A compelling portrait of the life, work, and meaning of one of the greatest artists of all time.
Toward the end of his long life, Tiziano Vecelli - known to the world ever since as Titian (circa 1488-1576) - was at work on a number of paintings that he kept in his studio, never quite completing them, as though wanting to endlessly postpone the moment of closure. Produced with his fingers as much as with the brush, Titian’s last paintings are imbued with a unique rawness and immediacy without precedent in the history of Western art. As if to further cloud their meaning, after the outbreak of plague that took his life, Titian’s studio was looted and many canvases were taken; what happened to them is not known.
But what did Titian, who had experienced as much in the way of material success and critical acclaim as any artist before or since, mean by these works? Titian: The Last Days is a quest through the great artist’s life and work toward the physical and spiritual landscape of his last paintings. Vividly re-creating the atmosphere of 16th-century Venice and Europe, Mark Hudson chronicles Titian’s relationships with his own mentors (Bellini and Giorgione), rivals, and patrons - among them popes, kings, and emperors - as well as his troubled dealings with his own family. Paralleling this narrative is Hudson’s personal journey through Titian’s life and career, exploring the relentless formal development that led to the breakthroughs of his last days, and the mystery behind his missing paintings.
Moving from Titian’s hometown in the Dolomites to the greatest churches and palaces of the age, to Venice then and now, Titian: The Last Days is an original and compelling study of one of Europe’s greatest artists.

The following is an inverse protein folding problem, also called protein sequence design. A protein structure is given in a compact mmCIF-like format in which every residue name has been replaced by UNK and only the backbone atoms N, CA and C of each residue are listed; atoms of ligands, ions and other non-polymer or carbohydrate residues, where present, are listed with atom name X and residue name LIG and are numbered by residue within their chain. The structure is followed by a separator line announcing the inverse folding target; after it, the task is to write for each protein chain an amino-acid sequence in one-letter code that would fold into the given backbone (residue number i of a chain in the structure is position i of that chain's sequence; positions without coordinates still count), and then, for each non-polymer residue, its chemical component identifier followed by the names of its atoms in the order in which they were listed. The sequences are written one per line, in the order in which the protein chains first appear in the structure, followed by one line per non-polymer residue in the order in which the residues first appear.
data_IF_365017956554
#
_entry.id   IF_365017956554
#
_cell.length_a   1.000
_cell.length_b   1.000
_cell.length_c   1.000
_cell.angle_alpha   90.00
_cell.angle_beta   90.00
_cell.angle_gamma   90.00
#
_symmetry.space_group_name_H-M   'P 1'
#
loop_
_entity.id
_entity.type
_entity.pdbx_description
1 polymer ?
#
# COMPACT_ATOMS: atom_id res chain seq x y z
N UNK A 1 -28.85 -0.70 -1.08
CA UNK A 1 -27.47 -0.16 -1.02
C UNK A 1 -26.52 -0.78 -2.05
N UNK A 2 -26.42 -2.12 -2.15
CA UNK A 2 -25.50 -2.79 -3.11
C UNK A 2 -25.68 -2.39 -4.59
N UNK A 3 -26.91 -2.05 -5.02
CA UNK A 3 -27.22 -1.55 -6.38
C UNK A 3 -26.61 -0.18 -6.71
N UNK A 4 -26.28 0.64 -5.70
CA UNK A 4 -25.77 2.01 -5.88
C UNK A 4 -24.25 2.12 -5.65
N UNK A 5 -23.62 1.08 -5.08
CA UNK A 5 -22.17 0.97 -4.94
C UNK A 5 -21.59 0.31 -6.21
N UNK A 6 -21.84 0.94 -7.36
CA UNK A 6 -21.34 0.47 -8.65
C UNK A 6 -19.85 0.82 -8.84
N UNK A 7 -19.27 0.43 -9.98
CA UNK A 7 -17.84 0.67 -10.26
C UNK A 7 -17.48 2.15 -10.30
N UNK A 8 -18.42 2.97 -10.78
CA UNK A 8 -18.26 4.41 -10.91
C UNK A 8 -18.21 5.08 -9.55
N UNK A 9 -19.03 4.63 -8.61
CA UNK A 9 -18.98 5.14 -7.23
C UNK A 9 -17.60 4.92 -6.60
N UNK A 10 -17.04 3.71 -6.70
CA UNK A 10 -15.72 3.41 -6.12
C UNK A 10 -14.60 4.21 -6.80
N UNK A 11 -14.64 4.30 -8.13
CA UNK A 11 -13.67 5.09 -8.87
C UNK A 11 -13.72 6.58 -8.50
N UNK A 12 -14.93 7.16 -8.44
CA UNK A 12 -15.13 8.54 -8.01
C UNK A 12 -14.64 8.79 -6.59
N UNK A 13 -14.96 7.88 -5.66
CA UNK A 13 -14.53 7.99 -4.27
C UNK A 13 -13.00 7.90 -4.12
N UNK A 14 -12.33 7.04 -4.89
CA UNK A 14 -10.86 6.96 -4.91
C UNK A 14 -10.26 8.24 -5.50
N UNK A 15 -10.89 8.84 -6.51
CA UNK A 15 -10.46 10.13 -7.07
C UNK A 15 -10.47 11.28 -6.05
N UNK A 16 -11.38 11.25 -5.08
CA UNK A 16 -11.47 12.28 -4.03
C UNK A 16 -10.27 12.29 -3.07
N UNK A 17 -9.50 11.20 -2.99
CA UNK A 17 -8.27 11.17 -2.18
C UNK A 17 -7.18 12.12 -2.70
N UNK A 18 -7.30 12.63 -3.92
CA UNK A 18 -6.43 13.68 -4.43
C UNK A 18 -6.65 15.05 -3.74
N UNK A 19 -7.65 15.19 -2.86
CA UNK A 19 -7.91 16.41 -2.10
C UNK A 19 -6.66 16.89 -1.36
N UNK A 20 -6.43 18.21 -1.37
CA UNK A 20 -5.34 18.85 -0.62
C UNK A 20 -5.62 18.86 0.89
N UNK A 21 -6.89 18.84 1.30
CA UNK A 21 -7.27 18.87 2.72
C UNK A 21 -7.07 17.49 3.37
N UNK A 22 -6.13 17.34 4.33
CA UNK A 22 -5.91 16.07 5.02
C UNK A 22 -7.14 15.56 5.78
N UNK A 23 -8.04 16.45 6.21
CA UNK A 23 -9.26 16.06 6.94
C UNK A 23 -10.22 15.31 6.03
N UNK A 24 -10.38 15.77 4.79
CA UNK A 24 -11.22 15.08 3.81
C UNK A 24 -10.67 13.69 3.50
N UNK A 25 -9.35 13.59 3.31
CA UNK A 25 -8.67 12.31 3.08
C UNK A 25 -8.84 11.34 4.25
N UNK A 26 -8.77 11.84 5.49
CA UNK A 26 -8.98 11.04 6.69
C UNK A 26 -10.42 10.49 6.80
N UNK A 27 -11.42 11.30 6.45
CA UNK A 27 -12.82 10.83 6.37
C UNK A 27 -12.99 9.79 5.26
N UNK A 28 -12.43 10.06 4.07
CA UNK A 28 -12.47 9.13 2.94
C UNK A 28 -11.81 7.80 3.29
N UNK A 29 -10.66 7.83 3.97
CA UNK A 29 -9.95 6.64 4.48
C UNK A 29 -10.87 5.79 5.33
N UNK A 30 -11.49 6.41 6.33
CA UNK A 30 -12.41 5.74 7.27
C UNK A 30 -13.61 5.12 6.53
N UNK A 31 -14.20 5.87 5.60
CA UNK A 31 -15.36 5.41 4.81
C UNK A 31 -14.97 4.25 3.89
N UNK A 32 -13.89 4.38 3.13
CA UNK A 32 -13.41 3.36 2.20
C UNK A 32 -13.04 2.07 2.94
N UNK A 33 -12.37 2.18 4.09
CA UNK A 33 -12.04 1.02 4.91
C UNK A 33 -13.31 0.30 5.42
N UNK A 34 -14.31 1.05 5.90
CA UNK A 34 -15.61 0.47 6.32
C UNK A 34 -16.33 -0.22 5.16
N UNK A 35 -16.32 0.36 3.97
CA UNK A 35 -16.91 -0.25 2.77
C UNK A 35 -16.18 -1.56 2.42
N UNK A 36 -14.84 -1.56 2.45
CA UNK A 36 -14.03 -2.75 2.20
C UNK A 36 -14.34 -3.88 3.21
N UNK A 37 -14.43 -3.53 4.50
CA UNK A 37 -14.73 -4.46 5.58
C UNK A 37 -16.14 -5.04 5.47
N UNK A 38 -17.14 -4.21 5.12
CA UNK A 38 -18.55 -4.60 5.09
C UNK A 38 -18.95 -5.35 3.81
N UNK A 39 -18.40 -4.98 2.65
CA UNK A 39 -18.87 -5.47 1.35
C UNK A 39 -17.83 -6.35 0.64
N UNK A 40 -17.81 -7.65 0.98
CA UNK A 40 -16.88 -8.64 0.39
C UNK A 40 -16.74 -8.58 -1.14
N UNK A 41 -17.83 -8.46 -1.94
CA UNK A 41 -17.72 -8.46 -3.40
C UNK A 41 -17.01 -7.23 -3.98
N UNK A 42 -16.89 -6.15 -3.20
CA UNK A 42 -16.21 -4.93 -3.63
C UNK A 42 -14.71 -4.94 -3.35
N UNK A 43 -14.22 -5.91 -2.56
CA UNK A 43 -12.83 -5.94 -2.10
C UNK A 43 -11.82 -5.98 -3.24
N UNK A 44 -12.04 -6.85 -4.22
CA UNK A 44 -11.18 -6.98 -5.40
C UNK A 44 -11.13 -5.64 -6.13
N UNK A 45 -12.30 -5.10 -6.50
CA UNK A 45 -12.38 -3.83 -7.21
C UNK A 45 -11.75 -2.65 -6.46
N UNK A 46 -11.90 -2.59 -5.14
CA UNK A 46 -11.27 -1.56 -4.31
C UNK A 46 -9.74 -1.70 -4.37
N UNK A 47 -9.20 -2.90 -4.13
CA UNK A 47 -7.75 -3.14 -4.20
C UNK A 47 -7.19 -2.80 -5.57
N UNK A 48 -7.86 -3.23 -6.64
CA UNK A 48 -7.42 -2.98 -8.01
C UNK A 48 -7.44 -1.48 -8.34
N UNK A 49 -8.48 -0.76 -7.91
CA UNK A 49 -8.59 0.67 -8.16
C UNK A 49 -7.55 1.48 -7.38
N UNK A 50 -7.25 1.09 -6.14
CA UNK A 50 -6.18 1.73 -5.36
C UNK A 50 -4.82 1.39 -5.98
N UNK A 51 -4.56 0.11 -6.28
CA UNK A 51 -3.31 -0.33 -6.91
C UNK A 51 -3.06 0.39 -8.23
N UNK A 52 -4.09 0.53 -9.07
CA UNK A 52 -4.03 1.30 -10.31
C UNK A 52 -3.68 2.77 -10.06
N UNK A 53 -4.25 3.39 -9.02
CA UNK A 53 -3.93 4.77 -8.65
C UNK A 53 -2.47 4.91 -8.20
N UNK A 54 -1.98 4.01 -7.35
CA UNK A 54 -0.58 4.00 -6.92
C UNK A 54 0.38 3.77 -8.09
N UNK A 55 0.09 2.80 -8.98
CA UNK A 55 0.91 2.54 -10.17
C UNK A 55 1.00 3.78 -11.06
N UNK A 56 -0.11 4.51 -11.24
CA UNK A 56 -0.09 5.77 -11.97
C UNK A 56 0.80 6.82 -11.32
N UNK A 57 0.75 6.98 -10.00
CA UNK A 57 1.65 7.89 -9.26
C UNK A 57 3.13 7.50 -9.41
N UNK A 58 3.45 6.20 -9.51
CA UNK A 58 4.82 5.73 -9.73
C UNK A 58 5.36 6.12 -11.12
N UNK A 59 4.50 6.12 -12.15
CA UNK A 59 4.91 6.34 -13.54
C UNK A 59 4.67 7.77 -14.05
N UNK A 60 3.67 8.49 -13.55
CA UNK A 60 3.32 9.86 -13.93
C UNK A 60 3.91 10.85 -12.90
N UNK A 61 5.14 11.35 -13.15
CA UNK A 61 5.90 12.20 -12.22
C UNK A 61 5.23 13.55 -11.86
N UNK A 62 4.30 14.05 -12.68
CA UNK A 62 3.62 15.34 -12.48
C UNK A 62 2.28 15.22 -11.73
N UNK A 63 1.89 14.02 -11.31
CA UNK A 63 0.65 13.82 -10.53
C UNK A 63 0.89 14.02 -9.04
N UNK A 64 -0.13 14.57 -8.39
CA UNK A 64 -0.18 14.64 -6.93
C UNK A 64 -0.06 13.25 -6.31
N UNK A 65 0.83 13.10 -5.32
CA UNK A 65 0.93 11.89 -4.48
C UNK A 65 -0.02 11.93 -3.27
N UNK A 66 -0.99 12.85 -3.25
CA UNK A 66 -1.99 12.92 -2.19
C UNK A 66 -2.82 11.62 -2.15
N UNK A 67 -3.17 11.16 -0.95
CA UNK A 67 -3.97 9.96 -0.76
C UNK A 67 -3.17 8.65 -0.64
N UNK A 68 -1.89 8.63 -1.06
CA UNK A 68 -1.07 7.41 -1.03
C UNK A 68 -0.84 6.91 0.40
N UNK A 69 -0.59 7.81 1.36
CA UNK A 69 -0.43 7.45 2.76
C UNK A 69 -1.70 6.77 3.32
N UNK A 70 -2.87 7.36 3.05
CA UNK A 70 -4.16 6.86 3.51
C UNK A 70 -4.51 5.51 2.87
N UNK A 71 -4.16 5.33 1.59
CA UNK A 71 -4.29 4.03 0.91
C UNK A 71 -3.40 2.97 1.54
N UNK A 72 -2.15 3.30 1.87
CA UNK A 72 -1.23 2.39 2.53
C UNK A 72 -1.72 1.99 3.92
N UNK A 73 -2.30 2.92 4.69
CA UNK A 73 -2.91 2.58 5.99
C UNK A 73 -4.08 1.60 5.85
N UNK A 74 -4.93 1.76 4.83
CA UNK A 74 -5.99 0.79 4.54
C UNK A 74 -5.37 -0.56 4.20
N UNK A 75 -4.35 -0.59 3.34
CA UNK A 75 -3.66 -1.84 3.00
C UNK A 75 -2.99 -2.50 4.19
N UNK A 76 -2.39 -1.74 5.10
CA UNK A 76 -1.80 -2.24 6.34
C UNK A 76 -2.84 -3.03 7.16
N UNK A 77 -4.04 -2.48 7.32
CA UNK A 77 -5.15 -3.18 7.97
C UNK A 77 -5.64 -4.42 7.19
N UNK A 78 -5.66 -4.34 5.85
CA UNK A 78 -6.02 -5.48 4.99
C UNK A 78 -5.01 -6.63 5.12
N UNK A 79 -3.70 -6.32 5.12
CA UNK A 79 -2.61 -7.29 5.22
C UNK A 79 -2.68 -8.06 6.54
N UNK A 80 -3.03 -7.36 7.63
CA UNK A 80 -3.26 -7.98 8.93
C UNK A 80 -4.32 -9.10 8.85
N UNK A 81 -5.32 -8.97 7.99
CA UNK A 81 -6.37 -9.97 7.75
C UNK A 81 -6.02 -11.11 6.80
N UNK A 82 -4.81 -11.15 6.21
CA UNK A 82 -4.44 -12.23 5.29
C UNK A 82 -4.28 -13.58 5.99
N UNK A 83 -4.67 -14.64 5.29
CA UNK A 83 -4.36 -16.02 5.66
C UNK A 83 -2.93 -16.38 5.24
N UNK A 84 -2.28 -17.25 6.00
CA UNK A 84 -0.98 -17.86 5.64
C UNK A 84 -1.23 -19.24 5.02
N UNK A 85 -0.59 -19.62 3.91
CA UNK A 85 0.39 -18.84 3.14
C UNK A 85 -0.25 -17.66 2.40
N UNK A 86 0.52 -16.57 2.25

©2009 Mark Hudson (P)2012 Audible, Inc.
I am an avid eclectic reader.
This book on Titian by Mark Hudson is really not a biography but a story of Hudson traveling around Venice searching for information on the last days of Titian. He takes us on a hunt for the house he died in during the plague of 1576. As Hudson wanders the city he describes the various painting by Titian in great depth and detail. He does attempt to show how Titian evolves as a painter from apprentice to old age. He appears to have a great deal of difficulty finding information about Titian as a man in the last days of his life. What brought me to read the book was a remark that said Titian was the most famous artist in the world and he never suffered from the dark decay of public neglect that has afflicted so many other artists from Guido Reni to Van Gogh. I thought if he is so famous why I have never heard of him. I am not an artist nor have I studied art but I have read a few biographies of artist and thought I knew some of the more popular famous ones. So I read this book to bring my art education up to date. Hudson does a good job of revealing the constant intrigue and backstabbing of the renaissance world. After reading the description of some of the pictures by Titian I did go on line and look at a few paintings. Hudson states that after Titian death Venice gathered many of Titian painting to display but the building caught fire and many were lost. Over all it has been an interesting education and enjoyable tour of Venice. Napoleon Ryan narrated the book.
One of your best narrators. Hard to do on what is essentially non-fiction, but he has a style and verve that enlighten the book
Details of Titians life personal and paintings produced...I am a classical painter so I liked the story.
I did not like the performance at all. It was hard for me to follow the narration as I found it to be in authentically told. The voice inflections and imitation of the characters were not fluid and (I almost returned the book a few times. But one of my favorite painters I started with in art school was titian, so as I paint I was listening and found it to be annoying and not smooth and believable. I actually searched for another story on titian...and had to resort to listening to this til the end.
"Love Titian with a mystery twist"
Totally grabbed me from start to finish and that narrators voice, Napoleon Ryan, was pure sex!
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